an existing structure, and code written under the current licenses can
continue to be used under those licenses even if the license is revised.
So, while the license redefinition process may not be chaordic, the
current users of this pool of GPL'd patterns may be functioning in a
chaordic manner. To the extent anyone can "fork" a GPL'd project,
decisions about the direction of GPL'd code are made by those who
actually are doing the work. Note that most or all of the informal
organizations creating new GPL'd works reflect non-chaordic structures
(typically either individual, hierarchical or consensus-based), however
taken as a whole, the process might be seen as chaordic -- or certainly
flexible enough to allow chaordic patterns to emerge.    (044)

> 4. Vest authority, perform functions and use resources 
> in the smallest or most local part that includes all 
> relevant and affected parties.     (045)

Anyone can make a "fork" of GPL'd software.  Typically those needing or
desiring changes to GPL'd code make such changes themselves, or through
discussion lists make complaints which may or may not be taken up by
others. Any group can self-organize to address complaints related to GPL
code for free or for money (e.g. RedHat).    (046)

> 5. Educe rather than compel behavior to the maximum possible degree.	    (047)

No one is forced by the GPL to use the results. No one has to make
improvements based on GPL'd patterns. It is true that if the GPL'd
pattern base becomes the dominant one, people may have no choice but to
use it and put derived works under the GPL. Some would argue that is not
a bad thing -- however, for those who think it bad, they can always
decide not to cooperate and to make new works from scratch or from
proprietary works.    (048)

== two disclaimers ==    (049)

First, as I said over the phone, let me say I have released free or open
source software under several different license (GPL, BSD, Squeak,
public domain, proprietary) so I would not classify myself as completely
a strict GPL adherent. I believe in using the right tool for the right
job, and the GPL isn't always it. For example, code whose main focus is
defining an industry-wide standard for right now for use in every
application (proprietary or not) might be most effectively released
under the BSD license. Even Richard Stallman, 
creator of the GPL license and its strongest proponent, suggests
alternatives in various situations. However, after writing this essay, I
definitely become more positively inclined towards the GPL in general,
and also for this simulation of chaordic processes.     (050)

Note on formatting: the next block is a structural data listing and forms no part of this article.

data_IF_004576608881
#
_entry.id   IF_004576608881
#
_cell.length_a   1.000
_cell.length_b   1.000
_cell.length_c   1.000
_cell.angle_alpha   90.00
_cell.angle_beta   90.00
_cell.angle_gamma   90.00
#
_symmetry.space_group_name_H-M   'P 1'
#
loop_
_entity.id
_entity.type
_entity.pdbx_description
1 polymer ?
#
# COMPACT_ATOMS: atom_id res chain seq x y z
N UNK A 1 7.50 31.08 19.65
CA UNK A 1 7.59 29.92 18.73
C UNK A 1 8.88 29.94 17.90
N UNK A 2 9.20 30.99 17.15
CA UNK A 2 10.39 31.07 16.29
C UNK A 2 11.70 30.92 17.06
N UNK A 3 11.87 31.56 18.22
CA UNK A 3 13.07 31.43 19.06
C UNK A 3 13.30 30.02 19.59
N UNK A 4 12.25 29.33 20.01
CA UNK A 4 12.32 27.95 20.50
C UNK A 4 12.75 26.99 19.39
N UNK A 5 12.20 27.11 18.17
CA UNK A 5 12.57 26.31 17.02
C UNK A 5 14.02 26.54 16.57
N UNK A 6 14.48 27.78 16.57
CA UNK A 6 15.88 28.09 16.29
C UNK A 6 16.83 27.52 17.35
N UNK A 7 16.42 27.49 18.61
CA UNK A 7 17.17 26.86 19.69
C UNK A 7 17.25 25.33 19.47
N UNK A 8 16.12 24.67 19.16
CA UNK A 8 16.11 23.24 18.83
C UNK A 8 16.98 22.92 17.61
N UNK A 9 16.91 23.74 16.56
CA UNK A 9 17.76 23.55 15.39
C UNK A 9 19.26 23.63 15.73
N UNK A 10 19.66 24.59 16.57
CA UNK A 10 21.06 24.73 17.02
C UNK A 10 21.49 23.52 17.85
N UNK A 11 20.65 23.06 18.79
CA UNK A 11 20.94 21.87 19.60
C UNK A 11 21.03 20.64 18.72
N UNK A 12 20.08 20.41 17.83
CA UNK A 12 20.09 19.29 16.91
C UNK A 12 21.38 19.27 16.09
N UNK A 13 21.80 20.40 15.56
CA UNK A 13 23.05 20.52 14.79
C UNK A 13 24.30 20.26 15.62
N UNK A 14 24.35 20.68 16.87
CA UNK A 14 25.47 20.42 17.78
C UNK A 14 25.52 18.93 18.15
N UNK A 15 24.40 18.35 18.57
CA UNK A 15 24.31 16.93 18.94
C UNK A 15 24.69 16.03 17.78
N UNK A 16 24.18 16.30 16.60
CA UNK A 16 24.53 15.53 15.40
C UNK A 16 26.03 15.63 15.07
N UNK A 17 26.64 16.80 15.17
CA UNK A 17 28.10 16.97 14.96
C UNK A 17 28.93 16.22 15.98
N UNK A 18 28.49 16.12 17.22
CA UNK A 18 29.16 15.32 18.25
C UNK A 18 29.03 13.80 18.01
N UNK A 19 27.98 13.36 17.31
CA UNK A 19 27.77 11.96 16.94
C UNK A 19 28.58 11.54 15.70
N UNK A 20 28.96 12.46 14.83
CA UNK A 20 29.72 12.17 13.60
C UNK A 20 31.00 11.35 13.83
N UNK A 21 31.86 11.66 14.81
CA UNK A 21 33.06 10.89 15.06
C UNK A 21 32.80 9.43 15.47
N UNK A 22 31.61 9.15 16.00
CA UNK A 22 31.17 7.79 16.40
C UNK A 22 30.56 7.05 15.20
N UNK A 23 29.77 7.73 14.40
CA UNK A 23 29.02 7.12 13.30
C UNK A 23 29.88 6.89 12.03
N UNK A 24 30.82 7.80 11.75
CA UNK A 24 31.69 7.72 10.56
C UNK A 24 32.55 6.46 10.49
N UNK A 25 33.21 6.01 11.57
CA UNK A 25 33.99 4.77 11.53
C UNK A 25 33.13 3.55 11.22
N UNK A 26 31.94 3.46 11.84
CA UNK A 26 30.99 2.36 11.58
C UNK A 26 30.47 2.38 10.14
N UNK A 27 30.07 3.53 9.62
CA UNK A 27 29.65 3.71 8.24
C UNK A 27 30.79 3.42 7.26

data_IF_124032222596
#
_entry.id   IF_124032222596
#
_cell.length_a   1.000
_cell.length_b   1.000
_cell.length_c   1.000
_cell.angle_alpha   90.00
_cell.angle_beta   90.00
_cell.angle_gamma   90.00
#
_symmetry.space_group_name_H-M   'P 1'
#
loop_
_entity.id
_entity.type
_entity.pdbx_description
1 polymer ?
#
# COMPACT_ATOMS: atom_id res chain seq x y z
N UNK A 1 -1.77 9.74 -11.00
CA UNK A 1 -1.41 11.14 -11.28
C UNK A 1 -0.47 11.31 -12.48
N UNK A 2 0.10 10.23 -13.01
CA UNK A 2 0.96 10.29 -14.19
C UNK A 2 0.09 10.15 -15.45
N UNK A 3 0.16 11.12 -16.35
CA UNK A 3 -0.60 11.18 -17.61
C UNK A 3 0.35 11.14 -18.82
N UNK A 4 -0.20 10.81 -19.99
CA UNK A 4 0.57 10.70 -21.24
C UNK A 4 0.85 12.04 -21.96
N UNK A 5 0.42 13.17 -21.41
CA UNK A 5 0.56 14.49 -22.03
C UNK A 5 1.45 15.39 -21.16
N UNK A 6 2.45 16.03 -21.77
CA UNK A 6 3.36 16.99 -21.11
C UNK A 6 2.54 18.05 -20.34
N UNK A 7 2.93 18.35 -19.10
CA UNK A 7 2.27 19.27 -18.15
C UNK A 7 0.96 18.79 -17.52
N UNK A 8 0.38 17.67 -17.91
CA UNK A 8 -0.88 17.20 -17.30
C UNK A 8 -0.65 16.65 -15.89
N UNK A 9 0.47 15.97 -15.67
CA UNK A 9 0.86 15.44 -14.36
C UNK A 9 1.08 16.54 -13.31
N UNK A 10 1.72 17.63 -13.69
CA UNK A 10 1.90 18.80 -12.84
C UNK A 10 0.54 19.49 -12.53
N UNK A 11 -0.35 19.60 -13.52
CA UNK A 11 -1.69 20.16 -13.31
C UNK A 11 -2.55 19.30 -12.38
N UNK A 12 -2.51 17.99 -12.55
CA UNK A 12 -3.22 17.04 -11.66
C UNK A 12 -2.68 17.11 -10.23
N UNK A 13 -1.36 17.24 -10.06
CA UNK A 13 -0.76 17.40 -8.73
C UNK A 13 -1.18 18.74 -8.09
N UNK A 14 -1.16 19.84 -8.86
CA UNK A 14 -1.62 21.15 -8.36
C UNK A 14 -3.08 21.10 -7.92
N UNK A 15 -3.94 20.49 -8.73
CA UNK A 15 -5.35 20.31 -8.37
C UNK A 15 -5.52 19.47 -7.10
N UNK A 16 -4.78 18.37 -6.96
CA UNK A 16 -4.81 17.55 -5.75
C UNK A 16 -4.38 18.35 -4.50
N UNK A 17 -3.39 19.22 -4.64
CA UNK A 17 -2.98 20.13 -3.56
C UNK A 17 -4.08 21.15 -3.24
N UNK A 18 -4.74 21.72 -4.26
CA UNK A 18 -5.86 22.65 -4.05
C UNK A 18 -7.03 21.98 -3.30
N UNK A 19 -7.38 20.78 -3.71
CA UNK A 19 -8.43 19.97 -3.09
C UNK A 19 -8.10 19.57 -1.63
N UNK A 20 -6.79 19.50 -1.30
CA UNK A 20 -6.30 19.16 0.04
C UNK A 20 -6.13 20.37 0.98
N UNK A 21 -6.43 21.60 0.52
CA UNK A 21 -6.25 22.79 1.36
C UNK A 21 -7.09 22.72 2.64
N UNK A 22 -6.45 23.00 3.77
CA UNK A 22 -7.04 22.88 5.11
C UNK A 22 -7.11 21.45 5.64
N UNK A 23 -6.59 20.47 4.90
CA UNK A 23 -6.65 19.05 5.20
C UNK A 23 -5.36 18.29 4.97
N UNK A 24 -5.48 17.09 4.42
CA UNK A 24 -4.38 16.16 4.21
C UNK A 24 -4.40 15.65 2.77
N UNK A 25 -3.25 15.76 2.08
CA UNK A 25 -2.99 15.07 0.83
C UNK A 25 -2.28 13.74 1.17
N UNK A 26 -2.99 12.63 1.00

Second, building on a theme in a previous email, I do think there are
ethical issues to be explored about when and to whom information should
be released. For example, one does not hand a typical three year old
human child a gun, and neither should they be handed either the launch
codes for a nuclear weapon or a design to build such a device. As a
reminder, and on reflection, the GPL does not force anyone to disclose
information to anyone -- however it does put restrictions on how those
disclosures can be made if they are made, to ensure the recipient of the
information can freely redistribute the information (subject to the same
provision). Whether this is adequate remains to be seen, but the
alternatives may all have their own shortcomings.    (051)

=== conclusion -- GPL as implicitly chaordic ===    (052)

So, to conclude, I would argue the GPL implicitly defines a chaordic
process for software development, and I think it appropriate to pick it
for the license for developing a simulator for chaordic processes for
this and other reasons, even though there potentially remains the
section 14.01 issues we discussed in terms of how the GPL relates to a
Chaordic Commons Community. The GPL Commons of code and content released
under the GPL license is effectively owned by it members (Authors, and
perhaps also Users). It may be of value to the Chaordic Commons to
reflect on this license, because this licensing approach may provide a
new way of defining a chaordic community. (I am not necessarily saying
all Commons work should be under the GPL, just that "license ==
constitution" provides a model to think about.) Feel free to either
elaborate or disagree; I will then learn more about the nuances of
defining chaordic processes (which will be useful for the simulation).    (053)

As a final point, if what I write (pending discussion and refinement...)
is more or less persuasive, then you can now point to the GPL as yet
another example of a chaordic process in action -- and one with much
name recognition, as it has produced much of GNU/Linux -- an influential
technology potentially someday soon touching as many lives as VISA (as
GNU/Linux works its way into embedded systems (like TiVo) and web
servers). I know that the JINI community operating under the Sun
Community Source License is trying to be a chaordic organization in a
formal way using a certain license and membership agreement. It is
surprising then if the GPL community is from a certain perspective
effectively an informal worldwide chaordic organization that has grown
large without even especially trying to be explicitly chaordic, because
of the implicit chaordic nature of the license even without a membership
agreement. Perhaps this idea is so obvious it is easily overlooked, just
as some of the successful concepts behind VISA became only more apparent
after its success.    (054)

[Snip]    (055)

== gpl: requiring disclosure or allowing privacy? ===    (056)

This is to answer [a] question regarding the apparent conflict between
my statements about the GPL license requiring disclosure and not
requiring giving anything to anybody. I may have put it poorly, so sorry
to cause any confusion.     (057)

To clarify, the GPL essentially requires that, if you make a new derived
work from a GPL work, and if you distribute that derived work, you must